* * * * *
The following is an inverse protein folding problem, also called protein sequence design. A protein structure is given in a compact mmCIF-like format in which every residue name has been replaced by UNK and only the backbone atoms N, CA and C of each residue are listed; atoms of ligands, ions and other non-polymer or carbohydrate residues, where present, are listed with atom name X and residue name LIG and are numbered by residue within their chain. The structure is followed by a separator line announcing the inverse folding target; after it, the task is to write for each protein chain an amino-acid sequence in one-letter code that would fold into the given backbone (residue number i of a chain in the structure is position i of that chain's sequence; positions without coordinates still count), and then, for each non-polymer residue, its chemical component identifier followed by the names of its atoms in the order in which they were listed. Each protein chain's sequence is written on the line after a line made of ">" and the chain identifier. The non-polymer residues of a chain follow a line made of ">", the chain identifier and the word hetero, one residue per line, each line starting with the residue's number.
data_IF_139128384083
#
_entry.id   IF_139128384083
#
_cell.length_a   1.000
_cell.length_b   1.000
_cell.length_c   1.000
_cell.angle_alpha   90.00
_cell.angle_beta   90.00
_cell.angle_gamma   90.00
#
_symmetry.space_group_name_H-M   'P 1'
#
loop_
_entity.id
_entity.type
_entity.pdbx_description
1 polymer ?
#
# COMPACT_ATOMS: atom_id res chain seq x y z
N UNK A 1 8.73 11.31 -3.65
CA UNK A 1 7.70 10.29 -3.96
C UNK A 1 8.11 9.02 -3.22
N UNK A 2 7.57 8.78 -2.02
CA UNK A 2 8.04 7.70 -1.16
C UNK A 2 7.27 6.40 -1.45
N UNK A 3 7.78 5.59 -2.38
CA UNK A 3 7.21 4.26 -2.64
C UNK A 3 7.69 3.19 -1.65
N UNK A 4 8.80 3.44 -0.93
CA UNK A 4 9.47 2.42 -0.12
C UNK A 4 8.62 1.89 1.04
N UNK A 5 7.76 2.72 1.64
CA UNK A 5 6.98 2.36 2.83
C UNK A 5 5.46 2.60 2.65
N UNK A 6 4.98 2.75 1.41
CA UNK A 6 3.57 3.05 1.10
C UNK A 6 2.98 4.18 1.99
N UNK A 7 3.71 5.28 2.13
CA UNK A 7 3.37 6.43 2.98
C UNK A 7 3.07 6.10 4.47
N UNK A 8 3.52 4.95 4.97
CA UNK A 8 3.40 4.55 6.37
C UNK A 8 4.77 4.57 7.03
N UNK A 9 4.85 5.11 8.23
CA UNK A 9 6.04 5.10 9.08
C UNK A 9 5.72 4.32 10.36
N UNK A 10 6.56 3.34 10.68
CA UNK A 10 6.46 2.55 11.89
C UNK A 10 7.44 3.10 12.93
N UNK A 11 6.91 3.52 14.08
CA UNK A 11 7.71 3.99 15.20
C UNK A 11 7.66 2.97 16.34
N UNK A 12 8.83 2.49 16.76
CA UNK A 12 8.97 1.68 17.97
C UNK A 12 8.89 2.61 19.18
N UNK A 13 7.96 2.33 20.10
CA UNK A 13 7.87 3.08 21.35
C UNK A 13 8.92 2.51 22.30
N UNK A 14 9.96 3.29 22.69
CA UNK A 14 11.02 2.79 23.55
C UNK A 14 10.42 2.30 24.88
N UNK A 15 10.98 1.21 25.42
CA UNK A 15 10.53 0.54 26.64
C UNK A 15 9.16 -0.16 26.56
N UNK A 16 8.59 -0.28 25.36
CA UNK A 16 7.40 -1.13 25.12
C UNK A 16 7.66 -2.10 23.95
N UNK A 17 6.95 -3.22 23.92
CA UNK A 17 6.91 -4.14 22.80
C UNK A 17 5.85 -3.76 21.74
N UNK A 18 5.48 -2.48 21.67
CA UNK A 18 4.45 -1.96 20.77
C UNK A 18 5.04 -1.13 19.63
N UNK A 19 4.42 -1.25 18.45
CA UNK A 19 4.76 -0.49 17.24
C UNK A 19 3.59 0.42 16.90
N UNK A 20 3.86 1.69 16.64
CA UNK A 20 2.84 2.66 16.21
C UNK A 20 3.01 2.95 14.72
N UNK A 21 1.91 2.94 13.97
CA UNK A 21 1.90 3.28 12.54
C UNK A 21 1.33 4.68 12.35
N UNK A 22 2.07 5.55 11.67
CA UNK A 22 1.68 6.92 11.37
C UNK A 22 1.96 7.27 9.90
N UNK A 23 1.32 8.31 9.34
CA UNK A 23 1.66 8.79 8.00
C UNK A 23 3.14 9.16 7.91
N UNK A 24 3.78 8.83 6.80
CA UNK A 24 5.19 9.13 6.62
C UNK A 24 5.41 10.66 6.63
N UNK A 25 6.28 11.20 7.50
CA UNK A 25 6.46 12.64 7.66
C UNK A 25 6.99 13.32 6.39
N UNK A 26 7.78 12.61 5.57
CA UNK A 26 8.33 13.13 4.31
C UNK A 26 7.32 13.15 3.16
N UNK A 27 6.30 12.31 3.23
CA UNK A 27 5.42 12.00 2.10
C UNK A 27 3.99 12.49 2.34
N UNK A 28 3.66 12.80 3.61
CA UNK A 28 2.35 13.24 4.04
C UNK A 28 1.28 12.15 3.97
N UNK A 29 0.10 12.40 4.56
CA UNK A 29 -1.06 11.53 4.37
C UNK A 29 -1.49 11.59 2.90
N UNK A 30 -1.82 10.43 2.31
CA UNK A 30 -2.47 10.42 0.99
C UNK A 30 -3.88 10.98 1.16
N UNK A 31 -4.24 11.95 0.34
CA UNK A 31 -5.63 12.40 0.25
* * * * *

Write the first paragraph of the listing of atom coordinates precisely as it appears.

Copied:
The following is an inverse protein folding problem, also called protein sequence design. A protein structure is given in a compact mmCIF-like format in which every residue name has been replaced by UNK and only the backbone atoms N, CA and C of each residue are listed; atoms of ligands, ions and other non-polymer or carbohydrate residues, where present, are listed with atom name X and residue name LIG and are numbered by residue within their chain. The structure is followed by a separator line announcing the inverse folding target; after it, the task is to write for each protein chain an amino-acid sequence in one-letter code that would fold into the given backbone (residue number i of a chain in the structure is position i of that chain's sequence; positions without coordinates still count), and then, for each non-polymer residue, its chemical component identifier followed by the names of its atoms in the order in which they were listed. Each protein chain's sequence is written on the line after a line made of ">" and the chain identifier. The non-polymer residues of a chain follow a line made of ">", the chain identifier and the word hetero, one residue per line, each line starting with the residue's number.